The Center for the Study of Human Health is committed to conducting interdisciplinary work that bridges the gap between basic science research and the health of individuals and populations. Medical ethnobotany is the study of how people use plants for medicinal purposes, with the Laboratory for Human Health specifically translating botanical knowledge gathered from individuals across the globe into what one day will be readily-availble treatments for infectious pathogens, such as Staphylococcus aureus.  In the face of widespread antibiotic resistance, novel therapies are a critical necessity. The goal of this work is the discovery and development of "new drugs" from "old remedies", which will contribute to the overall betterment of human health.

Dr. Cassandra L. Quave leads these efforts through her specific study of the traditional medical practices of the Mediterranean. These studies have covered the domains of medicinal foods to anti-infective remedies. In the lab, plant materials are extracted and their chemicals are submitted to a battery of bioassays in the search for novel drugs. Most recently, this work has resulted in the discovery of new biofilm inhibitors from the elmleaf blackberry for the treatment of multi-drug resistant Staphylococcus aureus infection. Exciting drug discovery research on these and other natural products is currently underway.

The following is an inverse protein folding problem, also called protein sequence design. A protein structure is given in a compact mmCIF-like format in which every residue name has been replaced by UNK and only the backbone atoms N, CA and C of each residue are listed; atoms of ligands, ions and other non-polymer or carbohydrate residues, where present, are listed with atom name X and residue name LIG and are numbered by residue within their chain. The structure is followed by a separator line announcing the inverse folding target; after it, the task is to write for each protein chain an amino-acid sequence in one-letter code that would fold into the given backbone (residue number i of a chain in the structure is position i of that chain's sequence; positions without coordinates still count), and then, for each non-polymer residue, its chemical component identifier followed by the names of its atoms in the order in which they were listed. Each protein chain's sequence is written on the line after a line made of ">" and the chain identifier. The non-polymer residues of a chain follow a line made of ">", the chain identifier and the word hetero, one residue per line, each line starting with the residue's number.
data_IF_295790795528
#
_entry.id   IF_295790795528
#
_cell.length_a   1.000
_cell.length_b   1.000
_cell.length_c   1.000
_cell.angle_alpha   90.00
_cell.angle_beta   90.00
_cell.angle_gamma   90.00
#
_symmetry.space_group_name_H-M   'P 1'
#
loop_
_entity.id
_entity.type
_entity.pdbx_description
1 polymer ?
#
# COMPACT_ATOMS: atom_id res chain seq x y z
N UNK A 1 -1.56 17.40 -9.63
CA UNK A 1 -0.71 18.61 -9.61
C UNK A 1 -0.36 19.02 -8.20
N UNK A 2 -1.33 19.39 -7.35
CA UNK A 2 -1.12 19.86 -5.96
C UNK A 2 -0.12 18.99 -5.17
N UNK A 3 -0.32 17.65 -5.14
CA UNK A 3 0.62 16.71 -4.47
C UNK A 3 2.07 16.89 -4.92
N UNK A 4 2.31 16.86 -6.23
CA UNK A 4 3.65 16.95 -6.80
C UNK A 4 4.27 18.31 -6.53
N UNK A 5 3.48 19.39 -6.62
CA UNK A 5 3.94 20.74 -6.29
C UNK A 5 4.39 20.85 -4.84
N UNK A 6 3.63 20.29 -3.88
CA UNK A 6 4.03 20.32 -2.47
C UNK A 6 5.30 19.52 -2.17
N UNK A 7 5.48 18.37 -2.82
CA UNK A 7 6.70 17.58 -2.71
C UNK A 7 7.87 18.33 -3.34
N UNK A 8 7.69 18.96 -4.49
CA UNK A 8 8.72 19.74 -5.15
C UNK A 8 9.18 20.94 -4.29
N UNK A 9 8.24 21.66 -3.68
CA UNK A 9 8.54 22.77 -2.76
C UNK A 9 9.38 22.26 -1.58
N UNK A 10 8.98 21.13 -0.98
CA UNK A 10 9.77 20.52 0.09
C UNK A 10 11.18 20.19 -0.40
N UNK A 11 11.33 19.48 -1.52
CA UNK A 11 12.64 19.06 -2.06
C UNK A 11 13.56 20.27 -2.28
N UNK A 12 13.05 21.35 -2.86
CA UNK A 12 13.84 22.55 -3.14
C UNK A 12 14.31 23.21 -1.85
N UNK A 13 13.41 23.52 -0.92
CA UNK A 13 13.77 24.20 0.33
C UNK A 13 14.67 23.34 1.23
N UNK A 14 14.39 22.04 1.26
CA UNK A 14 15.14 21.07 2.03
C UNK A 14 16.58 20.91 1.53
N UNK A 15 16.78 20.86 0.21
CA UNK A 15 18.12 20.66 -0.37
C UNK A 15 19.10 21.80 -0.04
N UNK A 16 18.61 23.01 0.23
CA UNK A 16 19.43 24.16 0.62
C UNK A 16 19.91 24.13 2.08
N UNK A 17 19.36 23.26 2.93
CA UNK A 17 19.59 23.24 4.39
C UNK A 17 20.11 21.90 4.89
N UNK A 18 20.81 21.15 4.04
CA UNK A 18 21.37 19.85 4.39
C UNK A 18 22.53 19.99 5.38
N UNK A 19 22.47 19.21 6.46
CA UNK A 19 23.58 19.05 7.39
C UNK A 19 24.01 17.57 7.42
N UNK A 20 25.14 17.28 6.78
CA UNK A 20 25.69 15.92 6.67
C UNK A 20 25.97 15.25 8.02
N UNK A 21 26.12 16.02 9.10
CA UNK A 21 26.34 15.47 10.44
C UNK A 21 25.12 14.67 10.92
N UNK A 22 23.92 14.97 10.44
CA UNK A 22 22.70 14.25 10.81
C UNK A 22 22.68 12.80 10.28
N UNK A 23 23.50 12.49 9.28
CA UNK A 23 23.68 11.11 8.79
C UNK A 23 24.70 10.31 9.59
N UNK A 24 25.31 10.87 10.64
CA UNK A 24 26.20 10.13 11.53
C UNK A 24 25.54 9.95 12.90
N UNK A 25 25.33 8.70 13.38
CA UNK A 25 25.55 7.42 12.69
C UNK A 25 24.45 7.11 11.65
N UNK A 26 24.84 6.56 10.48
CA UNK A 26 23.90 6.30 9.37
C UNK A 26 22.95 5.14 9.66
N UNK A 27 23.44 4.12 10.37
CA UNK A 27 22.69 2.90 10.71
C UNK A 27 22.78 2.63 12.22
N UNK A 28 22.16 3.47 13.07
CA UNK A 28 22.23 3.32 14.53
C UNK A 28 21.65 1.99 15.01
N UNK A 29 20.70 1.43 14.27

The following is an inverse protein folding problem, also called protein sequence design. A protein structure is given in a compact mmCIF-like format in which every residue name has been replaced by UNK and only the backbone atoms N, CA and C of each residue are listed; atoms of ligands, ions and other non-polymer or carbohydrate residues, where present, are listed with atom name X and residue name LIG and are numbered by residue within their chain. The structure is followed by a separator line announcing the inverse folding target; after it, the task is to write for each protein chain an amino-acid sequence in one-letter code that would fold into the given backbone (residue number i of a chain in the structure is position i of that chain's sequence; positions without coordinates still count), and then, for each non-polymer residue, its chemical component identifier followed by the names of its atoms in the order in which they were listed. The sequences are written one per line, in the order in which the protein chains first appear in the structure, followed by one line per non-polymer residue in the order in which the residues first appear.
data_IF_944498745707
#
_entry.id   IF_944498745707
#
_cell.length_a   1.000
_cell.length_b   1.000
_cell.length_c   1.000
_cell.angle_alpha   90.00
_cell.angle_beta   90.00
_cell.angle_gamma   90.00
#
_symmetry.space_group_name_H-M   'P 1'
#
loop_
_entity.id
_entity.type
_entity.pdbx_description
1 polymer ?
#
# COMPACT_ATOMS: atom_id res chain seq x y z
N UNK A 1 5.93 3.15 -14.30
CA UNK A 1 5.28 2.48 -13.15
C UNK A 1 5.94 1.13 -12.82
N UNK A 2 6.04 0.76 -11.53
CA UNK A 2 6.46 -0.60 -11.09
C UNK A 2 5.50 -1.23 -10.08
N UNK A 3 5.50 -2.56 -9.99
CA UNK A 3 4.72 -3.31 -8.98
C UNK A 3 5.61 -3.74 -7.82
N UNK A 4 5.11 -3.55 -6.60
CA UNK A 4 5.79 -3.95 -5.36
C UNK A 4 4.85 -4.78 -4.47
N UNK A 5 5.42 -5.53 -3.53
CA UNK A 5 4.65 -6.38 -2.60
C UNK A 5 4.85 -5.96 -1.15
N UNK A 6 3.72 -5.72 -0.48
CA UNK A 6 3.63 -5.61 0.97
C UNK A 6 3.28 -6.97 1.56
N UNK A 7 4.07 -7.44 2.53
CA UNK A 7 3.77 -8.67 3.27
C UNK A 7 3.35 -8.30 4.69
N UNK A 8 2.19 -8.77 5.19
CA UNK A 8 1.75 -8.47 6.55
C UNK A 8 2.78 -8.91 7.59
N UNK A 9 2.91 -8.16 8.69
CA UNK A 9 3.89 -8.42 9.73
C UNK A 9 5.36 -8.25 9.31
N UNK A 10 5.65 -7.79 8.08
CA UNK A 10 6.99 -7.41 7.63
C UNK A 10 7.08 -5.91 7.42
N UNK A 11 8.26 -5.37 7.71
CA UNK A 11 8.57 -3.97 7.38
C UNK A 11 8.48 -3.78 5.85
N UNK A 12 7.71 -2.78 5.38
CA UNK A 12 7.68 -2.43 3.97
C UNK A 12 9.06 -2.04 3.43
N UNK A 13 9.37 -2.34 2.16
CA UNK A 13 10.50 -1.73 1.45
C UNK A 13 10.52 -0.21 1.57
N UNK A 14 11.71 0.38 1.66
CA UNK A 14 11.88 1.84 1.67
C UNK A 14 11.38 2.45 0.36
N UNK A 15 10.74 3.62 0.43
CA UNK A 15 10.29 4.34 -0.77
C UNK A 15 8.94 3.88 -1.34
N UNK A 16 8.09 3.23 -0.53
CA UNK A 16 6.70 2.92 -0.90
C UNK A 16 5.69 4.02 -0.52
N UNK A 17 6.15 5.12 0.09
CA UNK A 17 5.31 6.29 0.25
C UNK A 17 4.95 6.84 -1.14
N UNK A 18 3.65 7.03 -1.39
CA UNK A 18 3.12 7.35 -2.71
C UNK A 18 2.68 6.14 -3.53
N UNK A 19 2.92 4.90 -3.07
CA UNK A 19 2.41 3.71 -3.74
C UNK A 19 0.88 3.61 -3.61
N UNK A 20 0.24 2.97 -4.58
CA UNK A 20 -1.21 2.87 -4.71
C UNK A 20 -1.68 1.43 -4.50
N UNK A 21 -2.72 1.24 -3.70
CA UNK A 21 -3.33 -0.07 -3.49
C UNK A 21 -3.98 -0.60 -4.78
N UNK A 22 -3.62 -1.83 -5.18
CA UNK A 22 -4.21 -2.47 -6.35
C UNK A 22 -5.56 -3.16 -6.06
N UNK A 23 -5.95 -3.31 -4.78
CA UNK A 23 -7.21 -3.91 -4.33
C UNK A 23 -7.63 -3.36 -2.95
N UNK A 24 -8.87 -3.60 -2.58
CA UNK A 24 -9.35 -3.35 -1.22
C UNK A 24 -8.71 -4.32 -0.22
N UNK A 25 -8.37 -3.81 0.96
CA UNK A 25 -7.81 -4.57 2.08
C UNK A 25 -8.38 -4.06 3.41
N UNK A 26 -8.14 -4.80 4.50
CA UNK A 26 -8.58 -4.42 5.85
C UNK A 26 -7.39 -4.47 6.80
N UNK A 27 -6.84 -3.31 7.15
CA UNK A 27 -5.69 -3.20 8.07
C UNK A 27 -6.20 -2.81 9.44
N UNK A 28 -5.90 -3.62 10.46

Visit Dr. Quave's faculty research page for more detailed information about her work. Students who are interested in ethnobotany are encouraged to take courses offered by the Center. 

Dr. Cassandra L. Quave

Medical Ethnobotany & Drug Discovery

Using traditional Mediterranean medicinal plants, Dr. Quave's research is on the cutting-edge of drug discovery techniques to prevent the development of biofilms in Staph infections.

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Origins of Health

Through the Center, discover the population- and mechanistic evidence demonstrating that lifespan health has early origins.

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